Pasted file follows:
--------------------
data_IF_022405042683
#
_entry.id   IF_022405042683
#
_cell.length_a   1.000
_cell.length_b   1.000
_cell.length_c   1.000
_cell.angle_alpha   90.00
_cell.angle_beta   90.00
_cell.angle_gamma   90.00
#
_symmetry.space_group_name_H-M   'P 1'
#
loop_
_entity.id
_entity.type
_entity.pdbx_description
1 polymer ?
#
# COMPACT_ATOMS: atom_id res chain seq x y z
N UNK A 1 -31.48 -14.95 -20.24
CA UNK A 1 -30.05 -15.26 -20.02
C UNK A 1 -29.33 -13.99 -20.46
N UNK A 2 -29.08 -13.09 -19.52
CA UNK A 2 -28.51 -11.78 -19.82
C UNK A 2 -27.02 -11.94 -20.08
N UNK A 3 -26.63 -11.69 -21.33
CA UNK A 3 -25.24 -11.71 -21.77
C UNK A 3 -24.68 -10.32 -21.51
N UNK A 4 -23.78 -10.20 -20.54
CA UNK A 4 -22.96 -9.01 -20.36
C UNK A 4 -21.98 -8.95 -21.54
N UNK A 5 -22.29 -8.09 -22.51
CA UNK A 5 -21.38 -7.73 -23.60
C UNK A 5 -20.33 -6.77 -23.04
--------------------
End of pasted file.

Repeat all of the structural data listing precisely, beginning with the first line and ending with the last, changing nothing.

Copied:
data_IF_022405042683
#
_entry.id   IF_022405042683
#
_cell.length_a   1.000
_cell.length_b   1.000
_cell.length_c   1.000
_cell.angle_alpha   90.00
_cell.angle_beta   90.00
_cell.angle_gamma   90.00
#
_symmetry.space_group_name_H-M   'P 1'
#
loop_
_entity.id
_entity.type
_entity.pdbx_description
1 polymer ?
#
# COMPACT_ATOMS: atom_id res chain seq x y z
N UNK A 1 -31.48 -14.95 -20.24
CA UNK A 1 -30.05 -15.26 -20.02
C UNK A 1 -29.33 -13.99 -20.46
N UNK A 2 -29.08 -13.09 -19.52
CA UNK A 2 -28.51 -11.78 -19.82
C UNK A 2 -27.02 -11.94 -20.08
N UNK A 3 -26.63 -11.69 -21.33
CA UNK A 3 -25.24 -11.71 -21.77
C UNK A 3 -24.68 -10.32 -21.51
N UNK A 4 -23.78 -10.20 -20.54
CA UNK A 4 -22.96 -9.01 -20.36
C UNK A 4 -21.98 -8.95 -21.54
N UNK A 5 -22.29 -8.09 -22.51
CA UNK A 5 -21.38 -7.73 -23.60
C UNK A 5 -20.33 -6.77 -23.04